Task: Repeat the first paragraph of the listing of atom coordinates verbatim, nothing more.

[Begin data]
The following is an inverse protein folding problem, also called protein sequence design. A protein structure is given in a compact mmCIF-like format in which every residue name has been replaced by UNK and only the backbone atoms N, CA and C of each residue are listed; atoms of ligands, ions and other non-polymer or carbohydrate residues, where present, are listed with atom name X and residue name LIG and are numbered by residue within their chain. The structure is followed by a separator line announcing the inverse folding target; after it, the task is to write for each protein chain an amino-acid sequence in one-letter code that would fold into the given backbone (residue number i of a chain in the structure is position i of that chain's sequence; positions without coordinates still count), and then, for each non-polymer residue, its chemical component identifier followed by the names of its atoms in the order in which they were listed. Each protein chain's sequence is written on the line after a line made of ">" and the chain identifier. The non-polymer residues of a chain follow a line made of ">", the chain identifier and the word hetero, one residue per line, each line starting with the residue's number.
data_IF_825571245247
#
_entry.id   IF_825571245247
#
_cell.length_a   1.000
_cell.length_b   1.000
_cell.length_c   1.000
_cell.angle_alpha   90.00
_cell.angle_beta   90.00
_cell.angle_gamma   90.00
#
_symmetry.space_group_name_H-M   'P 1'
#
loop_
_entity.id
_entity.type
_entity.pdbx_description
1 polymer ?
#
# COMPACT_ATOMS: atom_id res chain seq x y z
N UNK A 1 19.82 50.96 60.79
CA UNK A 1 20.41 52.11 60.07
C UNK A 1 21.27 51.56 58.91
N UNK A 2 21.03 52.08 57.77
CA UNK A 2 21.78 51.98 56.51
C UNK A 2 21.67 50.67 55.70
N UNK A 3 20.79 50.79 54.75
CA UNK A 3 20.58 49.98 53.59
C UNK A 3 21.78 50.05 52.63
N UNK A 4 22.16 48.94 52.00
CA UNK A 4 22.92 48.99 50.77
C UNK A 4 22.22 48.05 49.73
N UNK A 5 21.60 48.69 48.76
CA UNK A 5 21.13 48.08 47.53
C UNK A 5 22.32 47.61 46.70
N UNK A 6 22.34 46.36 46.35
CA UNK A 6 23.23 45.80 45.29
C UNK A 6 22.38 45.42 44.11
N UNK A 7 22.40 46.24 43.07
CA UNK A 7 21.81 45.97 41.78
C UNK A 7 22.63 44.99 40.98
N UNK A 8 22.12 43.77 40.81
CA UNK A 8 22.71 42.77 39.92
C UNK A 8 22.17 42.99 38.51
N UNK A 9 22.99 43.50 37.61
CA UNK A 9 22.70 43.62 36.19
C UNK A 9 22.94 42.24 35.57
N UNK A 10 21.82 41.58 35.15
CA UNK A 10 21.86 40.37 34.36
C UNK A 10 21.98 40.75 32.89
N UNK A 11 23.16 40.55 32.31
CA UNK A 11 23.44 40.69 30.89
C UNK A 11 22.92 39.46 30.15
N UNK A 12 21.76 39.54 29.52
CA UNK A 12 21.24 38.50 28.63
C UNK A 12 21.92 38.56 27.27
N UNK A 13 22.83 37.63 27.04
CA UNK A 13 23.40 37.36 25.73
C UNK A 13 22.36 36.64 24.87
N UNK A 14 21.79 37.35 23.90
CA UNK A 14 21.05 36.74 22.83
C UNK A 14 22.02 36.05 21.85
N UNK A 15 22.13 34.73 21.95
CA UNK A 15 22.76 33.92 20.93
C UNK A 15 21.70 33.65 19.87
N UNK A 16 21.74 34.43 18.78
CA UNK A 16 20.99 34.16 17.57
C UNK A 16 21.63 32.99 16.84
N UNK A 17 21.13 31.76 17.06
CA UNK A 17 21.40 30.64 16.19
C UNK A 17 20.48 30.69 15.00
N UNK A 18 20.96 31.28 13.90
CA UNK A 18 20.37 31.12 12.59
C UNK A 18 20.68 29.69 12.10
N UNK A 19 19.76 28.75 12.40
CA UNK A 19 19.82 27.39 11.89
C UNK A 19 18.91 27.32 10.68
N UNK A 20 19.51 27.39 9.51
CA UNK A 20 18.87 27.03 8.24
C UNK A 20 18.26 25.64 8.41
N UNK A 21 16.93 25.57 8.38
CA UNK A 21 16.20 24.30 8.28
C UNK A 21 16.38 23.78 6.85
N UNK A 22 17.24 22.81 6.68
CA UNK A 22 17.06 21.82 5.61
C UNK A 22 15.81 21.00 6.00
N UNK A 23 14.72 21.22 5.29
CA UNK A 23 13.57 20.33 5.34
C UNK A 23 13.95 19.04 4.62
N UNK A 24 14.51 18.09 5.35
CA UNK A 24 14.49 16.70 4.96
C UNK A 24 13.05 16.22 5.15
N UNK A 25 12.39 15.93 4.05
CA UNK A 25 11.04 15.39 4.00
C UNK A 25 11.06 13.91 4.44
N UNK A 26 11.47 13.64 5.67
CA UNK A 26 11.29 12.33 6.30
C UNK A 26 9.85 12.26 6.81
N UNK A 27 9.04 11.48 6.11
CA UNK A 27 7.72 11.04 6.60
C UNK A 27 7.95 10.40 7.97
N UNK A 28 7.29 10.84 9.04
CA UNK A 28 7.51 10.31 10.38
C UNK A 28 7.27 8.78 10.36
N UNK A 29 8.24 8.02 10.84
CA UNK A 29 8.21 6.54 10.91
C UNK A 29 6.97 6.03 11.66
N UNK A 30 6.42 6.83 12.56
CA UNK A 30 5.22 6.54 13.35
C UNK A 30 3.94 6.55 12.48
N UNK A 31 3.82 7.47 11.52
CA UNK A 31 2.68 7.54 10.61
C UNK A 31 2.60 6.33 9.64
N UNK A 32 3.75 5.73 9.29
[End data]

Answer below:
The following is an inverse protein folding problem, also called protein sequence design. A protein structure is given in a compact mmCIF-like format in which every residue name has been replaced by UNK and only the backbone atoms N, CA and C of each residue are listed; atoms of ligands, ions and other non-polymer or carbohydrate residues, where present, are listed with atom name X and residue name LIG and are numbered by residue within their chain. The structure is followed by a separator line announcing the inverse folding target; after it, the task is to write for each protein chain an amino-acid sequence in one-letter code that would fold into the given backbone (residue number i of a chain in the structure is position i of that chain's sequence; positions without coordinates still count), and then, for each non-polymer residue, its chemical component identifier followed by the names of its atoms in the order in which they were listed. Each protein chain's sequence is written on the line after a line made of ">" and the chain identifier. The non-polymer residues of a chain follow a line made of ">", the chain identifier and the word hetero, one residue per line, each line starting with the residue's number.